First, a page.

Sudan army violated human rights in Darfur attacks: UN report

[JURIST] Attacks carried out by the Sudanese Army in four Darfur villages earlier this year constituted human rights violations, according to a report [PDF text; press release] released Thursday by the UN High Commissioner for Human Rights (UNHCHR) [official website]. The attacks, ostensibly meant to drive back the rebel Justice and Equality Movement [group website, in English], left at least 115 dead and some 30,000 displaced. The UN report documented human rights violations by both the Sudanese military and armed militias, including rapes, looting, and the deliberate destruction of food reserves:

Military attacks in [the villages], involved aerial bombardments by helicopter gunships and fixed-wing aircraft, accompanied by ground offensives by militia and SAF. Consistent information gathered by UNAMID Human Rights Officers (HROs) indicated that these actions violated the principle of distinction stated in international humanitarian law, failing to distinguish between civilian objects and military objectives. Moreover, the scale of destruction of civilian property, including objects indispensable for the survival of the civilian population, suggests that the damage was a deliberate and integral part of a military strategy. Information on extensive pillaging during and after the attacks was also gathered. In addition, consistent and credible accounts of rape committed by armed uniformed men during and after the attack in Sirba were collected.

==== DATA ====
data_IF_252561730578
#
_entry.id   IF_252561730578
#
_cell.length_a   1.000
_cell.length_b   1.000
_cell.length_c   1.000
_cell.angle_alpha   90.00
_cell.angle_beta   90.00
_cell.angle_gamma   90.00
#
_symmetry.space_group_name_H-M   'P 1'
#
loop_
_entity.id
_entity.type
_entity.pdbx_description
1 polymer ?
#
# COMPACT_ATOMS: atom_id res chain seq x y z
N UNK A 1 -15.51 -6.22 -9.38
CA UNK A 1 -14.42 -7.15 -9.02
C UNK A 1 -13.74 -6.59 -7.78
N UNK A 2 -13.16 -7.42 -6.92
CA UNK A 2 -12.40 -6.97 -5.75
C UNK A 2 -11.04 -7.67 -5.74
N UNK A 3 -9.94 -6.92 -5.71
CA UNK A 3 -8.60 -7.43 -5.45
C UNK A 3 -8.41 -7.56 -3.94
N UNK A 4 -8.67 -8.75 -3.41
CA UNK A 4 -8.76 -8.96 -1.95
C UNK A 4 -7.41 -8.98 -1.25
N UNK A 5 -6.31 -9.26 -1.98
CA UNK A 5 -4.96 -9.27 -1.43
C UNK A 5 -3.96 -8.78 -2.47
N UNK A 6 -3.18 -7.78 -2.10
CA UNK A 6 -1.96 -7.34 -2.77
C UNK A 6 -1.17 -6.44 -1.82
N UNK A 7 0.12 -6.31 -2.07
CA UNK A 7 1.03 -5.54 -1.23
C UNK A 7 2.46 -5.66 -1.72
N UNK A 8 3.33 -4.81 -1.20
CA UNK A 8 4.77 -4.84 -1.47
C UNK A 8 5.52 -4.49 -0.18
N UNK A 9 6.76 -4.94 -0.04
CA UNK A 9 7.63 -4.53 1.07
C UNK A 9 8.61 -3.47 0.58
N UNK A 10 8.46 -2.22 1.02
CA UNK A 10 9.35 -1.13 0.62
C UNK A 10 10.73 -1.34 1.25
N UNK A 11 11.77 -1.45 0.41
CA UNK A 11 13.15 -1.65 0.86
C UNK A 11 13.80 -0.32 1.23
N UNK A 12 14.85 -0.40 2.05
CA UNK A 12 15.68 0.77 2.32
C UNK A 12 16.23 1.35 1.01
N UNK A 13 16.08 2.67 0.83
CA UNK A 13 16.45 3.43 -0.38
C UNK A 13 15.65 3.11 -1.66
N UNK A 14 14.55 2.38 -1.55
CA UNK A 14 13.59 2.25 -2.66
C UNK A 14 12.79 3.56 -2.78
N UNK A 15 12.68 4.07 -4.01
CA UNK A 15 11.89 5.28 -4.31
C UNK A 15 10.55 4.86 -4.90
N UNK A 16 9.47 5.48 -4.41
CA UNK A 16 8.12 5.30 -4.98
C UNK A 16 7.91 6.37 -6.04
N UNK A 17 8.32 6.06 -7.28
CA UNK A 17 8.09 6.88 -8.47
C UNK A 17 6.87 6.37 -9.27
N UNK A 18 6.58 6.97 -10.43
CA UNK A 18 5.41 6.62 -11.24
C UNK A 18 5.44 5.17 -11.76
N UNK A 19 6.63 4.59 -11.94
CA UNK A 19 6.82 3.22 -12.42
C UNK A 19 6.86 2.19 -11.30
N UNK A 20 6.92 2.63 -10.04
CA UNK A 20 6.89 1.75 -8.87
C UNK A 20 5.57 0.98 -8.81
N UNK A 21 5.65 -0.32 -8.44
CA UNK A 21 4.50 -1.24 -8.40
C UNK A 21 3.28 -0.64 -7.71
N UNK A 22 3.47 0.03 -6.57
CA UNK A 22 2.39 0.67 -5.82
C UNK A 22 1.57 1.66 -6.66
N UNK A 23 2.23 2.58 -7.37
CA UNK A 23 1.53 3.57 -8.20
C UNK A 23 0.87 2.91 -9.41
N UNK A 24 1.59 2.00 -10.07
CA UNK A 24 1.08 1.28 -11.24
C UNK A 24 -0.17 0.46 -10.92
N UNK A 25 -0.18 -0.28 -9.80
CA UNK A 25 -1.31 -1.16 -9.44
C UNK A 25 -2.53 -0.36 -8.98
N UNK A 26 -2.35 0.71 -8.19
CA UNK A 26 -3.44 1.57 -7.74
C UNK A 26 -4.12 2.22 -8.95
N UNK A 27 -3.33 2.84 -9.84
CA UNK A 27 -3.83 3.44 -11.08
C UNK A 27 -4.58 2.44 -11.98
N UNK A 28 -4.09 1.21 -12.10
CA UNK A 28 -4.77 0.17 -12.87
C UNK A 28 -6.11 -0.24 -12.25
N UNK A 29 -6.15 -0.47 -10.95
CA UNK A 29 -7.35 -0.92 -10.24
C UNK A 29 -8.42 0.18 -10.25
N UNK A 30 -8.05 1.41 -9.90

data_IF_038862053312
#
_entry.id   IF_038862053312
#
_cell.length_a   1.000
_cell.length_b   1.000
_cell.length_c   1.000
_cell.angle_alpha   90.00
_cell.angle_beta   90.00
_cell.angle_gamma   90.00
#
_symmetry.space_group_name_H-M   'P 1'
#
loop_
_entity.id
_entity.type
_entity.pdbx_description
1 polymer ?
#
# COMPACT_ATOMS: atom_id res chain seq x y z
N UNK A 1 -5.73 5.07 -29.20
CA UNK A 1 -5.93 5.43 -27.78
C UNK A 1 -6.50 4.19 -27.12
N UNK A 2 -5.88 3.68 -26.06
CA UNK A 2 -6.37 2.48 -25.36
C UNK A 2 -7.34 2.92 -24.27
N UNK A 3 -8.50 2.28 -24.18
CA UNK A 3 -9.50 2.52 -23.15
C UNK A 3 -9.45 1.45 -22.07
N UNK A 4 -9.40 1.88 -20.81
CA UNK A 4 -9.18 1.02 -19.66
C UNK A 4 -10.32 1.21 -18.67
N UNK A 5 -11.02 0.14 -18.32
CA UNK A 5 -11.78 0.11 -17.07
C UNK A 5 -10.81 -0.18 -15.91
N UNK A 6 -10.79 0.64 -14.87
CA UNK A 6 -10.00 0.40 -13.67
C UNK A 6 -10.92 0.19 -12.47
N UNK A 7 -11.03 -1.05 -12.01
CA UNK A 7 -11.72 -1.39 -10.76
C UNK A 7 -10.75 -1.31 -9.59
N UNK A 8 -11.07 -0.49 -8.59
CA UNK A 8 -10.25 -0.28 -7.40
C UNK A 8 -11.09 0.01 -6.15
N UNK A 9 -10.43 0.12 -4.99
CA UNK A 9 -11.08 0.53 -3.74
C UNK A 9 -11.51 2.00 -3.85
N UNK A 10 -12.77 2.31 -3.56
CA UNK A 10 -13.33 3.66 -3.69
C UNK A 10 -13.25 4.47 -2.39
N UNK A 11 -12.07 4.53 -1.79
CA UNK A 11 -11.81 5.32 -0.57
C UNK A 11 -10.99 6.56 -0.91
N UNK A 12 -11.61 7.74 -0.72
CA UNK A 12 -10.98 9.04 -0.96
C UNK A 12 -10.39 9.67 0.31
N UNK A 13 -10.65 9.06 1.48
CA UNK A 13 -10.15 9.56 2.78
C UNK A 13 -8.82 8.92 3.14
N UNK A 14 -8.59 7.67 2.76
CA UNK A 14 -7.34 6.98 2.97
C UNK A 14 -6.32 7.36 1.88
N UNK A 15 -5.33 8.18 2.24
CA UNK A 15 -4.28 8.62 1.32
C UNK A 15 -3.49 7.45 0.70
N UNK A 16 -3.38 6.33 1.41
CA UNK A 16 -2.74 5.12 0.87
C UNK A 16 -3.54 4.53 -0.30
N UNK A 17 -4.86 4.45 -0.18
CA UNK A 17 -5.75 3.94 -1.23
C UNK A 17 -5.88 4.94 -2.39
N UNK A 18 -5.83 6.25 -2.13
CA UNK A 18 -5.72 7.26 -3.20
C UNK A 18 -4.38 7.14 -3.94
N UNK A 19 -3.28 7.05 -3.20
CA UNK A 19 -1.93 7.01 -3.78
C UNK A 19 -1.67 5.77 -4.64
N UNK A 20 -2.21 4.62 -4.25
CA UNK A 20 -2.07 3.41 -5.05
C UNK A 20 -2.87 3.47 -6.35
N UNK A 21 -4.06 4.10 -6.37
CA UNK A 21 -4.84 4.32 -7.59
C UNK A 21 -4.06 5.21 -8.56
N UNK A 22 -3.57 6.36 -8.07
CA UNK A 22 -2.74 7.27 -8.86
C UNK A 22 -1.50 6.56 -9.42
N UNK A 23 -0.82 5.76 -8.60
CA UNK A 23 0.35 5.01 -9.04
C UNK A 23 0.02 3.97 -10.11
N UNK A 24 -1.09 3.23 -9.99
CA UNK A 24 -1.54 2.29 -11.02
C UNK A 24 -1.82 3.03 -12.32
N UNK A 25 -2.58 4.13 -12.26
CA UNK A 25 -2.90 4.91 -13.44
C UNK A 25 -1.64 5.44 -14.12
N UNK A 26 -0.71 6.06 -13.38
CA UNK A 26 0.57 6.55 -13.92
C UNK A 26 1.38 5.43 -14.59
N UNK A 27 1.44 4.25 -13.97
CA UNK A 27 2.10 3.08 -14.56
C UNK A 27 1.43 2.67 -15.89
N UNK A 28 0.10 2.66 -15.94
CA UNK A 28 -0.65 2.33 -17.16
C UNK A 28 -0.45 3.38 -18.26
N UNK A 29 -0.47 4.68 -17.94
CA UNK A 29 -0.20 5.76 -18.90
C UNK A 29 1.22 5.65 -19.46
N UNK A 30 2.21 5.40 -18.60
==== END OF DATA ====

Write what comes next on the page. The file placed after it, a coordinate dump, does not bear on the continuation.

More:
The UN News Centre has more.

In May 2007, UN High Commissioner for Human Rights Louise Arbour criticized [JURIST report] Sudan for conducting similar "indiscriminate and disproportionate" attacks on at least five Darfur villages. Since civil war broke out in the Darfur region in 2003, over 200,000 people have been killed and 2.5 million displaced. Reports by the UNHCHR and the International Committee for the Red Cross [official website] have documented numerous violations of human rights and international humanitarian law [JURIST reports] based on interviews with refugees, rebel groups, and agencies and authorities working in the region.

 

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